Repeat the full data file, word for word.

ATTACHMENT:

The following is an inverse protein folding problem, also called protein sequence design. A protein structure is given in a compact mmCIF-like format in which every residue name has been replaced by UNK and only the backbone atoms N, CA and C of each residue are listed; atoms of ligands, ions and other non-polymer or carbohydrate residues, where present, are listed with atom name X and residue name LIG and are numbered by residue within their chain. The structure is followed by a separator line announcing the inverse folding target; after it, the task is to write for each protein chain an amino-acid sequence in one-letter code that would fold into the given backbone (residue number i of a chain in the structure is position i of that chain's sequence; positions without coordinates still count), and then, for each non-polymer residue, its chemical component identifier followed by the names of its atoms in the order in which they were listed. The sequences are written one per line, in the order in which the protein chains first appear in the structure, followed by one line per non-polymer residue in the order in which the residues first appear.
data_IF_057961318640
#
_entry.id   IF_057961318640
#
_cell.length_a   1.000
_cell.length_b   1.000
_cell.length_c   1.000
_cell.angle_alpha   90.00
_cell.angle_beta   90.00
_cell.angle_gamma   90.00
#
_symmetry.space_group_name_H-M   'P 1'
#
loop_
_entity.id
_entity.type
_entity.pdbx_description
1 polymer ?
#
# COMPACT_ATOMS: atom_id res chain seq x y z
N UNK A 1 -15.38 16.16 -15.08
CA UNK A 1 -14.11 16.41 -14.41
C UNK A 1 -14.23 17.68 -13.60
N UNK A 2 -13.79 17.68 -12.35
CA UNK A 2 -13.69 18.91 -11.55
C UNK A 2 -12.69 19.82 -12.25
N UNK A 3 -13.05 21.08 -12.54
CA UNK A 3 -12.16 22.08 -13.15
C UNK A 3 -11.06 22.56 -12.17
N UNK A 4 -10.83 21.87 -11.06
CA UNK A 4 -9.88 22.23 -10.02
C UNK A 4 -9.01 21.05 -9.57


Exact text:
The following is an inverse protein folding problem, also called protein sequence design. A protein structure is given in a compact mmCIF-like format in which every residue name has been replaced by UNK and only the backbone atoms N, CA and C of each residue are listed; atoms of ligands, ions and other non-polymer or carbohydrate residues, where present, are listed with atom name X and residue name LIG and are numbered by residue within their chain. The structure is followed by a separator line announcing the inverse folding target; after it, the task is to write for each protein chain an amino-acid sequence in one-letter code that would fold into the given backbone (residue number i of a chain in the structure is position i of that chain's sequence; positions without coordinates still count), and then, for each non-polymer residue, its chemical component identifier followed by the names of its atoms in the order in which they were listed. The sequences are written one per line, in the order in which the protein chains first appear in the structure, followed by one line per non-polymer residue in the order in which the residues first appear.
data_IF_057961318640
#
_entry.id   IF_057961318640
#
_cell.length_a   1.000
_cell.length_b   1.000
_cell.length_c   1.000
_cell.angle_alpha   90.00
_cell.angle_beta   90.00
_cell.angle_gamma   90.00
#
_symmetry.space_group_name_H-M   'P 1'
#
loop_
_entity.id
_entity.type
_entity.pdbx_description
1 polymer ?
#
# COMPACT_ATOMS: atom_id res chain seq x y z
N UNK A 1 -15.38 16.16 -15.08
CA UNK A 1 -14.11 16.41 -14.41
C UNK A 1 -14.23 17.68 -13.60
N UNK A 2 -13.79 17.68 -12.35
CA UNK A 2 -13.69 18.91 -11.55
C UNK A 2 -12.69 19.82 -12.25
N UNK A 3 -13.05 21.08 -12.54
CA UNK A 3 -12.16 22.08 -13.15
C UNK A 3 -11.06 22.56 -12.17
N UNK A 4 -10.83 21.87 -11.06
CA UNK A 4 -9.88 22.23 -10.02
C UNK A 4 -9.01 21.05 -9.57